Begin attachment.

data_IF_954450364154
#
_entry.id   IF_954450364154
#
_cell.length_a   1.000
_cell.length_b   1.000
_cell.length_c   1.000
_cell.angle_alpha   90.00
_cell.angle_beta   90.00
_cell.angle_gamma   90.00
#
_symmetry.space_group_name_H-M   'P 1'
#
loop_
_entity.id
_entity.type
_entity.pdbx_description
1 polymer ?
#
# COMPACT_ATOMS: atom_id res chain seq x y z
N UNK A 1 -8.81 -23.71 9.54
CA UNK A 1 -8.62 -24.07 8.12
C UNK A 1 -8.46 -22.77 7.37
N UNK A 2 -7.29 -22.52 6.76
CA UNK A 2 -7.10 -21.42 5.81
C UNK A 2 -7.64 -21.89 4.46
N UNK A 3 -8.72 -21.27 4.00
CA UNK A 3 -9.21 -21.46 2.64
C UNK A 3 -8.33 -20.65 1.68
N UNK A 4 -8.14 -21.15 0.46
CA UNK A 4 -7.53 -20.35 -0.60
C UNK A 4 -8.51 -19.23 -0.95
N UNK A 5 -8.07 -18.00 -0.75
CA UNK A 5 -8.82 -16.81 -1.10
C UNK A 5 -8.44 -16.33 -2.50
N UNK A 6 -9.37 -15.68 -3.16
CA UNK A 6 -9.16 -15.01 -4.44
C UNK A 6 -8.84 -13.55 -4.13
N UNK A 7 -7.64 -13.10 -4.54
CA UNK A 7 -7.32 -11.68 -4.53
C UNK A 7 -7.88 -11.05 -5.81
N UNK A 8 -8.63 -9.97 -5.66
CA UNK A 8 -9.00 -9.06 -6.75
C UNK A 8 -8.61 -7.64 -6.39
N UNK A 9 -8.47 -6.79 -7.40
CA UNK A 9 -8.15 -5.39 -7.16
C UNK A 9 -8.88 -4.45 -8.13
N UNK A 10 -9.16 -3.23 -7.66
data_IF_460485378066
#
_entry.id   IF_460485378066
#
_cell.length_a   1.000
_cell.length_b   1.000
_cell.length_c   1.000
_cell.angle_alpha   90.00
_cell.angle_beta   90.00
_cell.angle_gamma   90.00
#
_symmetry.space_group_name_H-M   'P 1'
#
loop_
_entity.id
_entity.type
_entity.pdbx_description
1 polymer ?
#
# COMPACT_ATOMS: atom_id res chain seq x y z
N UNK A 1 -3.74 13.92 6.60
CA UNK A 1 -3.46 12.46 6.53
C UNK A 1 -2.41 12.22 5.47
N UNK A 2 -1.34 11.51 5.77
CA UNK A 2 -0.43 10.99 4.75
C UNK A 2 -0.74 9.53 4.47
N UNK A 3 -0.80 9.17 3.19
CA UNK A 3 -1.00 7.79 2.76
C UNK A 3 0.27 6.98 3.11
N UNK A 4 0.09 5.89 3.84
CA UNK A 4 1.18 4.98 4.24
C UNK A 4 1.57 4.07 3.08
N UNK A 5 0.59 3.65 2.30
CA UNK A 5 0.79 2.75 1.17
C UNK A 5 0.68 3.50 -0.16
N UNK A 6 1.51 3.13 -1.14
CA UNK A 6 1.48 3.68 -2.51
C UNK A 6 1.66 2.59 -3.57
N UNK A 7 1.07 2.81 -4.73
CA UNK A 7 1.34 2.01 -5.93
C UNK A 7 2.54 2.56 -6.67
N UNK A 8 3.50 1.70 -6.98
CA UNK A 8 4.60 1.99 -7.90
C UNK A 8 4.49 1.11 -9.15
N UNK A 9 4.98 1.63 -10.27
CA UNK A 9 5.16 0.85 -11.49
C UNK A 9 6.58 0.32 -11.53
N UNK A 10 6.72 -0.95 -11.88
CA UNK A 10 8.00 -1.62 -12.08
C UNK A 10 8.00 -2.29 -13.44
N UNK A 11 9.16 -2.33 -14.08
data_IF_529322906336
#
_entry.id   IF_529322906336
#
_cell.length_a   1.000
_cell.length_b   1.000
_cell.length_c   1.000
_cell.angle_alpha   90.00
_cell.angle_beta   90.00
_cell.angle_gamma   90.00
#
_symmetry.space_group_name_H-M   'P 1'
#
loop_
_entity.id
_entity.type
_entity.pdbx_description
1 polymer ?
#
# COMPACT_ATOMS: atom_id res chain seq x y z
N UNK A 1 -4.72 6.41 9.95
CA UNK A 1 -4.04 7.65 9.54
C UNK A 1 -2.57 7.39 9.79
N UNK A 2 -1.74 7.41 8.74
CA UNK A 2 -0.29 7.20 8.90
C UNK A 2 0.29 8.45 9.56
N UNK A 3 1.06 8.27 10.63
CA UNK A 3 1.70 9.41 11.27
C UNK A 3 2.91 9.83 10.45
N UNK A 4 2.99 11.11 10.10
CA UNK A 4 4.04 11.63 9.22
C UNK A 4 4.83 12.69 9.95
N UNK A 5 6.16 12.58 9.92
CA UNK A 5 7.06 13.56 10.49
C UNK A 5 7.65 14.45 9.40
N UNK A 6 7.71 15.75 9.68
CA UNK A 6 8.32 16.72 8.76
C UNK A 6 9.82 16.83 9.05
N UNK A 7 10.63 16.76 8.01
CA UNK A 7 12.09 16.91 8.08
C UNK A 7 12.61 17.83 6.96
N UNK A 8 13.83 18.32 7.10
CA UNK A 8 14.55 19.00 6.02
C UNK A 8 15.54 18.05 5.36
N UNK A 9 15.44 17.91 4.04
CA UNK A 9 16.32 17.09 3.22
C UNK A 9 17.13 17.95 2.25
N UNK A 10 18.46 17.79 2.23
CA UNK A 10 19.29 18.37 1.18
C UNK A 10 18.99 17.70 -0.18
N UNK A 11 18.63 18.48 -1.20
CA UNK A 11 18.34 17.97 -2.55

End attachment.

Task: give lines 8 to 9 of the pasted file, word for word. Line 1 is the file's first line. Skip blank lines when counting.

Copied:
_cell.angle_alpha   90.00
_cell.angle_beta   90.00